I didn’t have any real problems until approximately a year after the operation. I wear a spacer in my stoma (called a ‘button’) to stretch and keep the stoma open. One evening, I had a coughing fit and, during this, I inhaled the button. It just shot down my neck and out of sight. This had happened once before and my wife was able to grab the button with tweezers and pull it out, but this time it was long gone! An ambulance was called and I could see a bit of panic in the ambulance crew’s faces, as they had not encountered anything like this before! It was not really dangerous, as it could only go one side or the other and not stop me from breathing, but it did make me cough. A&E staff tried to remove the button and a specialist doctor was called, but the button could still not be retrieved. At approximately 2am, it was decided I would have to go into theatre later that morning and I was found a bed for the night on the ward. When the time came, I was given a pre-med in case I needed surgery and taken off to theatre. I had never seen so many surgical staff – I think they’d all come along for a good look! A camera was introduced into my windpipe and the picture was relayed onto a big screen so that the folks dressed in green could see. In the end, it was all very simple – the surgeon introduced a long wire with jaws on the end and just grabbed and extracted the offending article. Half an hour later, I was dressed and drinking a cup of tea.

Up to now, I have not had any other problems with my neck, other than around six months ago when I noticed the valve appeared to be moving to one side, with the skin growing over it (granulation). I was also noticing that my voice was disappearing and I had developed a throat infection with slight bleeding. I, of course, panicked and rang “Head and Neck Support” straight away. The granulation was burnt off in around two minutes, the infection was treated and cured and I was left with virtually no voice. The decision was made to change the valve, which normally only takes a few minutes and entails pulling out the old and inserting a new one. The old valve was pulled out and, for the first time, was painful and bled. After much pushing and probing, followed by a camera down my throat, it was found that it was impossible to insert a new valve due to the fact that the flesh in my oesophagus had completely healed over. The only solution was to let nature take its course, let everything heal up and then go for a re-puncture. I was given the choice of either a local or general anaesthetic and I chose the local, as this meant I could leave hospital straight after the procedure. It all took just over an hour to complete and entailed firstly swallowing and then being injected with the anaesthetic. A camera was then put down my throat and the image displayed on a screen so that they could see what they were doing. My wife found this quite fascinating and I guess I did too! Starting with a needle and then various enlarging instruments, we got the insertion of a catheter, which was to stay in place for a few days to allow the puncture to heal into a nice, round hole. This did frustrate me, as I was expecting to leave with a voice that day and obviously didn’t. Frustration is probably the wrong word – I was actually really upset but, after a pint of Guinness and reflection, I could see that it was only for three days and then I would have my voice back.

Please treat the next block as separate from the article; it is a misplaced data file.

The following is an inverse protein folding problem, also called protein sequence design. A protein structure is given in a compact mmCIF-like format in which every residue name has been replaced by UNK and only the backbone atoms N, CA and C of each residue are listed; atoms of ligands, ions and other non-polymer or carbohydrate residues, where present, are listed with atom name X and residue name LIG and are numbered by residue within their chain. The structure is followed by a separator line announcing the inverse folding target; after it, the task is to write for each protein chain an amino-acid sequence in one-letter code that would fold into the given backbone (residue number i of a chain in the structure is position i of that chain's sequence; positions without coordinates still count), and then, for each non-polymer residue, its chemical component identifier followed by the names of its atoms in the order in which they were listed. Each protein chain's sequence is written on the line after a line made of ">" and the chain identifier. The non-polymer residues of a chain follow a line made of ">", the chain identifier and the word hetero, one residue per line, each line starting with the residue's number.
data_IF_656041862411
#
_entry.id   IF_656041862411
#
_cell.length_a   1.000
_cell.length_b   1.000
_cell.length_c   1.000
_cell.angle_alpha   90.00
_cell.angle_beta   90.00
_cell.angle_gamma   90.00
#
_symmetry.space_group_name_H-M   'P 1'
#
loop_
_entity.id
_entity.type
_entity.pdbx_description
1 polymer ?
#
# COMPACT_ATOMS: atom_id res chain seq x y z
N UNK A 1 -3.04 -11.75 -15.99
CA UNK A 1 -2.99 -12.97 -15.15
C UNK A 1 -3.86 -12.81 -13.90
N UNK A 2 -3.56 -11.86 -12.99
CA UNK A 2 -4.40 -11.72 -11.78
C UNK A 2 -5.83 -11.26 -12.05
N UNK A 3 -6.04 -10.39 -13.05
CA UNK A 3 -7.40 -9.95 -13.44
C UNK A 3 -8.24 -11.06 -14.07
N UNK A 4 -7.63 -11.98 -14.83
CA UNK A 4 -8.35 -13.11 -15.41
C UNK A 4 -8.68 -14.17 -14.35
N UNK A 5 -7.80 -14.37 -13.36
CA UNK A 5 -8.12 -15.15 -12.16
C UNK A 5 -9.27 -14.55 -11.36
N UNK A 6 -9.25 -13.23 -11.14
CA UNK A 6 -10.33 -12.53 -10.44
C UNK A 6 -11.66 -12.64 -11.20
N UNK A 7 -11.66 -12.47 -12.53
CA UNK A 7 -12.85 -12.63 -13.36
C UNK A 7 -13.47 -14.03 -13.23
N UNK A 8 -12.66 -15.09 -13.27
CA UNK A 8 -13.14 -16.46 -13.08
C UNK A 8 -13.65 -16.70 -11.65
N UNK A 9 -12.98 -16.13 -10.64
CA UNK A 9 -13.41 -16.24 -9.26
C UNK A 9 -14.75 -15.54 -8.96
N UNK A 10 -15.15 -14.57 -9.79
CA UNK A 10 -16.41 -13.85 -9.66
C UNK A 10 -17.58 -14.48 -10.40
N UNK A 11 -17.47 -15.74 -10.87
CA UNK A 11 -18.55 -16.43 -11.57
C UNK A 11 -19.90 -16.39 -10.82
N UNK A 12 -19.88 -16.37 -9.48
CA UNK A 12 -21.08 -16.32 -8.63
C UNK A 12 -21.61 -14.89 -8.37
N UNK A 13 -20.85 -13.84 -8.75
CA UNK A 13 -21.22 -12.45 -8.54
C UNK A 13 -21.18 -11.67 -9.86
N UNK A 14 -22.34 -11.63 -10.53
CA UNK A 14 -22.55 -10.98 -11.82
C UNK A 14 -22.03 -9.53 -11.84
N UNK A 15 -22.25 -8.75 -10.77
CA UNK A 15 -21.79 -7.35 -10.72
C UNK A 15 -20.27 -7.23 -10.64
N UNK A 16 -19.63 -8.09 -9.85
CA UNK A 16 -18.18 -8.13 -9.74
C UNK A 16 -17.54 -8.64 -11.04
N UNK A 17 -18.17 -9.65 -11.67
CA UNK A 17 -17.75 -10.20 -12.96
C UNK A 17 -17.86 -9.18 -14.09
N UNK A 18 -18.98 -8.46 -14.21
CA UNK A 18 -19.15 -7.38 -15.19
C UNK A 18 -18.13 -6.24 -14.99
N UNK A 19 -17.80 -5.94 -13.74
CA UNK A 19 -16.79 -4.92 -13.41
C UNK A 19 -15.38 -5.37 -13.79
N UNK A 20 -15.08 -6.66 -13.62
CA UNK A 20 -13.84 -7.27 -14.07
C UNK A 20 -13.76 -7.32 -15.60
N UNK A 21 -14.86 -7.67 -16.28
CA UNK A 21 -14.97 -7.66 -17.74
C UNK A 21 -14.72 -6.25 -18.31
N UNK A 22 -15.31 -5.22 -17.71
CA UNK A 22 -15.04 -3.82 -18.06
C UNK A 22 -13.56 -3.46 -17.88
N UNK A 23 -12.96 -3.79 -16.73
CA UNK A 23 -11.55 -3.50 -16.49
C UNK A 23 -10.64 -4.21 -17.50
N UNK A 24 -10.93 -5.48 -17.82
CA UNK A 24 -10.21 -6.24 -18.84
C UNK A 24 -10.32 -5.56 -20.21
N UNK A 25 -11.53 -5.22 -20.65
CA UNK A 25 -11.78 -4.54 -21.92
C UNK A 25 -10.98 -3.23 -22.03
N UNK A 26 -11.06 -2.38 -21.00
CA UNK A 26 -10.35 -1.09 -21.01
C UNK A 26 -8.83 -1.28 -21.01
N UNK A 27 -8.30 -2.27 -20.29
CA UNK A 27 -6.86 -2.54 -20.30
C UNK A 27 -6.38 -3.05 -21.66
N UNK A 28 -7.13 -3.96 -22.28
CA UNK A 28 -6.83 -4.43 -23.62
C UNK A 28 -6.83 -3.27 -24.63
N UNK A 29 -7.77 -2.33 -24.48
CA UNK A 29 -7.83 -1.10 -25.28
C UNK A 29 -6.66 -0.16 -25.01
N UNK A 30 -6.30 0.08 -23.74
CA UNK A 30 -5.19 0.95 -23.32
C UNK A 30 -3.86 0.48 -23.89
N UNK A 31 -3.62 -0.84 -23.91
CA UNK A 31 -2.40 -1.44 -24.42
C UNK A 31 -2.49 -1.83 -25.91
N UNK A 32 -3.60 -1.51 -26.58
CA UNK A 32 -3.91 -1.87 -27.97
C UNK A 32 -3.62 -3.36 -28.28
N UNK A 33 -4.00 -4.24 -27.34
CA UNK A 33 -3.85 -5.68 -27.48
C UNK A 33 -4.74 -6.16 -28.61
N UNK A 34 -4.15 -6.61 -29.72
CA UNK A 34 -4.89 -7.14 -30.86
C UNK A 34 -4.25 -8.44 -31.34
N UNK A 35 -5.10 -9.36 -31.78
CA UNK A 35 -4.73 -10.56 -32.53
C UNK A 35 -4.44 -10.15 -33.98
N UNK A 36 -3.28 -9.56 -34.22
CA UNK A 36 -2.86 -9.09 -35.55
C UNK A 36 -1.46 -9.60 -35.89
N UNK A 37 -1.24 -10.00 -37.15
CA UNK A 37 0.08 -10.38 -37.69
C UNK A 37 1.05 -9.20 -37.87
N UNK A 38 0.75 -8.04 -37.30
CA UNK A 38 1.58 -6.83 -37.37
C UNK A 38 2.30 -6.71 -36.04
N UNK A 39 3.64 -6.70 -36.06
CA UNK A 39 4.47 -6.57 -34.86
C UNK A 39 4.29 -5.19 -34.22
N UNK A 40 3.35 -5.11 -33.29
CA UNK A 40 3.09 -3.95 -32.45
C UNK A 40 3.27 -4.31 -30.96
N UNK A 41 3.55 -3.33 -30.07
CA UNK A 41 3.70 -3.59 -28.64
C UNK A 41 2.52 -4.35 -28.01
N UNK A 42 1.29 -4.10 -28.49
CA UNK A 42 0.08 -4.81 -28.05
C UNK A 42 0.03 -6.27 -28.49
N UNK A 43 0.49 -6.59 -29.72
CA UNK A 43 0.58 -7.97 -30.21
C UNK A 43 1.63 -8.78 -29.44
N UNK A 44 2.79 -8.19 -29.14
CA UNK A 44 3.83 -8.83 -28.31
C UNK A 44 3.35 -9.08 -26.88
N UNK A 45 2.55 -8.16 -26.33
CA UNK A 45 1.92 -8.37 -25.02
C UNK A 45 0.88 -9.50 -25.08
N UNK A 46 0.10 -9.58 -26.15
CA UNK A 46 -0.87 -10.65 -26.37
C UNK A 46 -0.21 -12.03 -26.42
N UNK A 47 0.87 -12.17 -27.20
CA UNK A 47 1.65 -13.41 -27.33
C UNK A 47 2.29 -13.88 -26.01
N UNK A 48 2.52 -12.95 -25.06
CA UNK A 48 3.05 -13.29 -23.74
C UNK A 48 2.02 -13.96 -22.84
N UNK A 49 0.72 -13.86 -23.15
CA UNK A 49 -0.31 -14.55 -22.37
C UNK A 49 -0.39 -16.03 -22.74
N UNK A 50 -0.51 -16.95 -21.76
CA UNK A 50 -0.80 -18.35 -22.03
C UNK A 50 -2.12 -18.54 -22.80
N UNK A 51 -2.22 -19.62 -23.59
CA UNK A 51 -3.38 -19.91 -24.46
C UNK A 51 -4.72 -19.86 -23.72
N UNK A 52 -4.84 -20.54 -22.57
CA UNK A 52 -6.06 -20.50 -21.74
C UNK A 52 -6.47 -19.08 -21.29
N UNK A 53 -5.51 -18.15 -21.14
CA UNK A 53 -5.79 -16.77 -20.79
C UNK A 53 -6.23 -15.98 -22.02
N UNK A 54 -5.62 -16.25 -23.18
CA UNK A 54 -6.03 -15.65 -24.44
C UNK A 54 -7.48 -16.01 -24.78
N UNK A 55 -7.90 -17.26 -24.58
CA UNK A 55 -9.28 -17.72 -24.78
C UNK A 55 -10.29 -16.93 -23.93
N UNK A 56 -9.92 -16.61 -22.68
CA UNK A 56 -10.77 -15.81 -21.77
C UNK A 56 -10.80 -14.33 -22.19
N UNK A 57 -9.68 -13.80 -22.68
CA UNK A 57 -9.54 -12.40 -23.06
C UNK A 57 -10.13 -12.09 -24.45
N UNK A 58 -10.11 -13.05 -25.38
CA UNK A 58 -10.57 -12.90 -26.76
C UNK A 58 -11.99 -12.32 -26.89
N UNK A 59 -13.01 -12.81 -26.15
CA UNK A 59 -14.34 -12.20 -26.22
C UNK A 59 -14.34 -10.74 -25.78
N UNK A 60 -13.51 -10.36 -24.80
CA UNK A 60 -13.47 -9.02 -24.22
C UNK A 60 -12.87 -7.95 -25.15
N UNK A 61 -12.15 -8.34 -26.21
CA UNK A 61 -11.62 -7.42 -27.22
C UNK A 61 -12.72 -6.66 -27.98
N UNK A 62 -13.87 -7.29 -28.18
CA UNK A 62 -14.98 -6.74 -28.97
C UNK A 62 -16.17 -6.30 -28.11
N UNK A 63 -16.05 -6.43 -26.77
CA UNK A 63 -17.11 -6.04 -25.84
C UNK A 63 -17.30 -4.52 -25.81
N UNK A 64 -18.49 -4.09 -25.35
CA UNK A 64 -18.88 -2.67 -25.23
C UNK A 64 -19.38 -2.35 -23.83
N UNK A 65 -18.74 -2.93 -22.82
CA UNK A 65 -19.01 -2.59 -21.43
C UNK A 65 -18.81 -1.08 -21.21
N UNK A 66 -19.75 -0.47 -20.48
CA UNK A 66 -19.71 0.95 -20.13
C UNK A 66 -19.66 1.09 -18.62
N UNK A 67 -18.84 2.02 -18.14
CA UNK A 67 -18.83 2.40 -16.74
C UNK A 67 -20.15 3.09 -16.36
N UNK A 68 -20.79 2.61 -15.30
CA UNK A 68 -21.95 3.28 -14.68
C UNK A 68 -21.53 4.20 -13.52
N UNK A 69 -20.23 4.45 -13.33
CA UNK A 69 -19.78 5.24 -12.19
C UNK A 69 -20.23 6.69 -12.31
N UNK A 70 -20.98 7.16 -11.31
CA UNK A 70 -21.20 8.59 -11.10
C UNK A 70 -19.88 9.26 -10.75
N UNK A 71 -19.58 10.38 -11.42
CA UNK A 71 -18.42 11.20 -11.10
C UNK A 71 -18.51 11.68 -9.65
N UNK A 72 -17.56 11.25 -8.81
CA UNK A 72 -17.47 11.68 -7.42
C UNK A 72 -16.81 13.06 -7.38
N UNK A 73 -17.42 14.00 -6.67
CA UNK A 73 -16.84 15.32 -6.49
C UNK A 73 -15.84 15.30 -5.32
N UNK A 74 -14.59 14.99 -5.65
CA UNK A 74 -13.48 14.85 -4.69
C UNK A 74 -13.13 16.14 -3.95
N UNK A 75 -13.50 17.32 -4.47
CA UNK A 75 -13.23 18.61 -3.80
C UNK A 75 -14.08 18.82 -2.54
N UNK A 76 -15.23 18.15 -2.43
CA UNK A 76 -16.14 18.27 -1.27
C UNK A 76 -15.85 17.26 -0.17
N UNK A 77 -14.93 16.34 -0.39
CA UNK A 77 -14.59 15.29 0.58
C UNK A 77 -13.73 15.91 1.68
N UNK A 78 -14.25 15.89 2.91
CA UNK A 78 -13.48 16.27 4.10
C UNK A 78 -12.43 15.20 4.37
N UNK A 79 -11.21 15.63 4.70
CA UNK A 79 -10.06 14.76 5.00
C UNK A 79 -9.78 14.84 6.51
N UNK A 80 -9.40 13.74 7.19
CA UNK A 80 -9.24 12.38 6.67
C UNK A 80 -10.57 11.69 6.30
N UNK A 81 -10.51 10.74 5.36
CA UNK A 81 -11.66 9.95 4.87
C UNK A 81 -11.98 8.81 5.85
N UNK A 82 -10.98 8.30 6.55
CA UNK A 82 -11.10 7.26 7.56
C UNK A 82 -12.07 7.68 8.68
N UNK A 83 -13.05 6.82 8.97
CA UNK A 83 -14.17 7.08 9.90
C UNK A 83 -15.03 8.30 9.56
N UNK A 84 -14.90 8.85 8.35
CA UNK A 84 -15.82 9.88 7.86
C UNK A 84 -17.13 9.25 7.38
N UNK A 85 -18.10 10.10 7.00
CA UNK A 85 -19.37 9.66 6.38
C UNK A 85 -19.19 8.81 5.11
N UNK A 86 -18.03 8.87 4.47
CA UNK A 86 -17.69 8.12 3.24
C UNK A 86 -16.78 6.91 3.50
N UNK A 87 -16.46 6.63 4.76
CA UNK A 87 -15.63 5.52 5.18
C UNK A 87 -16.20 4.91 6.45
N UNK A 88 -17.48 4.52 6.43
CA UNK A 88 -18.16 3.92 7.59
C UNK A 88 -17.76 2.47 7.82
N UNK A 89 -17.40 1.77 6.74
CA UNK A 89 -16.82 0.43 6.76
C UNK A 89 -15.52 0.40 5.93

After lots of measuring of the new puncture, my new valve was inserted and I could speak again. In fact, you could not stop me!

If after my laryngectomy I had been told that I wouldn’t be able to talk again, I would have accepted it. However, after having a good voice for three-and-a-half years up until the re-puncture procedure, I did shed a tear or two out of sheer frustration at not being able to make myself understood and, wrongly, my wife often bore the brunt of my frustration.
The re-puncture was one month ago and I have since been for my six-monthly oncology check-up and everything is great. I am happy, all of my team is happy and I am in great shape and feel really well.

To finish my story, I have to say that there is not much I cannot do. I am not on any drugs other than Levothyroxine to compensate for the loss of my thyroid gland. I do have to be very careful when bathing or showering, as any water could go directly into my lungs. Otherwise, I lead a very full and happy life; working, having foreign holidays and following my hobbies of gardening and fishing.

I have also been asked to talk to a few patients who have also been diagnosed with throat cancer and are facing a laryngectomy. I have also helped in Q&A training sessions with medical students so that they can hear from the patient’s point of view about living with a laryngectomy. I hope I have shown that you can bounce back from the most devastating news you will ever be told… and even have a laugh about it.